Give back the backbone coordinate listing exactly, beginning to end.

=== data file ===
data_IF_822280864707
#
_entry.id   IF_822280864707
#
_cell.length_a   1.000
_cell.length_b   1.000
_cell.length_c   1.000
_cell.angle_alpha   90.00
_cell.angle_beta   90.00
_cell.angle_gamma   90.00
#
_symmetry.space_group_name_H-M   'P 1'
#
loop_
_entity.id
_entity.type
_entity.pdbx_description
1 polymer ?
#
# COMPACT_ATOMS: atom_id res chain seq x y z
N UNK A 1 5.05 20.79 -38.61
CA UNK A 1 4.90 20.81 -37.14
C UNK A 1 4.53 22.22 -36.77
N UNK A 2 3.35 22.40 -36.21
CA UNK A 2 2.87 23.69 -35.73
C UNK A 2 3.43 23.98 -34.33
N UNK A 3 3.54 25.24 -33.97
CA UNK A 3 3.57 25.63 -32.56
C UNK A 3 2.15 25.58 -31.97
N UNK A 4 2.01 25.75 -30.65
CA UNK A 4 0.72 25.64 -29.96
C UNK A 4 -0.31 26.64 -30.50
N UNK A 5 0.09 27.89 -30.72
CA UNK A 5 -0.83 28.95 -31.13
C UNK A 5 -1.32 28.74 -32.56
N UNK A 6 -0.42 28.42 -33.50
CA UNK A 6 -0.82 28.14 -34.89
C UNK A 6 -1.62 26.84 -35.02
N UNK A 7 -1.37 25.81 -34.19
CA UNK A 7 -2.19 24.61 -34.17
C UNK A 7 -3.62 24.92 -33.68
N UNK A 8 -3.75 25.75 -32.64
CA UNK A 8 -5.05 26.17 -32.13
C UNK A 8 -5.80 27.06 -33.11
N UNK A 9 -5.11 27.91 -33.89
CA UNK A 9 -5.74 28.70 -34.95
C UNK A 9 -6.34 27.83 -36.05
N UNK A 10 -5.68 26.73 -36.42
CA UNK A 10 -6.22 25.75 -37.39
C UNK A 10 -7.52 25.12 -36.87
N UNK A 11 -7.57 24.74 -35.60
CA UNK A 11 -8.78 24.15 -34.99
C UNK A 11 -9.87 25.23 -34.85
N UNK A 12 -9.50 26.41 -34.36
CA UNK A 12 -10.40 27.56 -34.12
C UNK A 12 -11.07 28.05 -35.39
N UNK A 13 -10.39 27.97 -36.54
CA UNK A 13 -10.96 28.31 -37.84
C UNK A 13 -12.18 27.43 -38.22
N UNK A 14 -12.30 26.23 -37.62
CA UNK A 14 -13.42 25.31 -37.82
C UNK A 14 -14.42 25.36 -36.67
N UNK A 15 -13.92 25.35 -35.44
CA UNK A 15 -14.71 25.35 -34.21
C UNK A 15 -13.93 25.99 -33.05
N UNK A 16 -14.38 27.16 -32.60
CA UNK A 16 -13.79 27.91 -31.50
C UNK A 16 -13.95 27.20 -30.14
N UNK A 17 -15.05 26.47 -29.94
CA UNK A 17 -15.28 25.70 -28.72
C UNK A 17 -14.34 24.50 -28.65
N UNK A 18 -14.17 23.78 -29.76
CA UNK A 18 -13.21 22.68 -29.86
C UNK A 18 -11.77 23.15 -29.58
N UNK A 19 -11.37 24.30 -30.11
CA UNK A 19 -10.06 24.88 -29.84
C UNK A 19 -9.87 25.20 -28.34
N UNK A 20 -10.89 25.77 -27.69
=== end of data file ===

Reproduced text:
data_IF_822280864707
#
_entry.id   IF_822280864707
#
_cell.length_a   1.000
_cell.length_b   1.000
_cell.length_c   1.000
_cell.angle_alpha   90.00
_cell.angle_beta   90.00
_cell.angle_gamma   90.00
#
_symmetry.space_group_name_H-M   'P 1'
#
loop_
_entity.id
_entity.type
_entity.pdbx_description
1 polymer ?
#
# COMPACT_ATOMS: atom_id res chain seq x y z
N UNK A 1 5.05 20.79 -38.61
CA UNK A 1 4.90 20.81 -37.14
C UNK A 1 4.53 22.22 -36.77
N UNK A 2 3.35 22.40 -36.21
CA UNK A 2 2.87 23.69 -35.73
C UNK A 2 3.43 23.98 -34.33
N UNK A 3 3.54 25.24 -33.97
CA UNK A 3 3.57 25.63 -32.56
C UNK A 3 2.15 25.58 -31.97
N UNK A 4 2.01 25.75 -30.65
CA UNK A 4 0.72 25.64 -29.96
C UNK A 4 -0.31 26.64 -30.50
N UNK A 5 0.09 27.89 -30.72
CA UNK A 5 -0.83 28.95 -31.13
C UNK A 5 -1.32 28.74 -32.56
N UNK A 6 -0.42 28.42 -33.50
CA UNK A 6 -0.82 28.14 -34.89
C UNK A 6 -1.62 26.84 -35.02
N UNK A 7 -1.37 25.81 -34.19
CA UNK A 7 -2.19 24.61 -34.17
C UNK A 7 -3.62 24.92 -33.68
N UNK A 8 -3.75 25.75 -32.64
CA UNK A 8 -5.05 26.17 -32.13
C UNK A 8 -5.80 27.06 -33.11
N UNK A 9 -5.11 27.91 -33.89
CA UNK A 9 -5.74 28.70 -34.95
C UNK A 9 -6.34 27.83 -36.05
N UNK A 10 -5.68 26.73 -36.42
CA UNK A 10 -6.22 25.75 -37.39
C UNK A 10 -7.52 25.12 -36.87
N UNK A 11 -7.57 24.74 -35.60
CA UNK A 11 -8.78 24.15 -34.99
C UNK A 11 -9.87 25.23 -34.85
N UNK A 12 -9.50 26.41 -34.36
CA UNK A 12 -10.40 27.56 -34.12
C UNK A 12 -11.07 28.05 -35.39
N UNK A 13 -10.39 27.97 -36.54
CA UNK A 13 -10.96 28.31 -37.84
C UNK A 13 -12.18 27.43 -38.22
N UNK A 14 -12.30 26.23 -37.62
CA UNK A 14 -13.42 25.31 -37.82
C UNK A 14 -14.42 25.36 -36.67
N UNK A 15 -13.92 25.35 -35.44
CA UNK A 15 -14.71 25.35 -34.21
C UNK A 15 -13.93 25.99 -33.05
N UNK A 16 -14.38 27.16 -32.60
CA UNK A 16 -13.79 27.91 -31.50
C UNK A 16 -13.95 27.20 -30.14
N UNK A 17 -15.05 26.47 -29.94
CA UNK A 17 -15.28 25.70 -28.72
C UNK A 17 -14.34 24.50 -28.65
N UNK A 18 -14.17 23.78 -29.76
CA UNK A 18 -13.21 22.68 -29.86
C UNK A 18 -11.77 23.15 -29.58
N UNK A 19 -11.37 24.30 -30.11
CA UNK A 19 -10.06 24.88 -29.84
C UNK A 19 -9.87 25.20 -28.34
N UNK A 20 -10.89 25.77 -27.69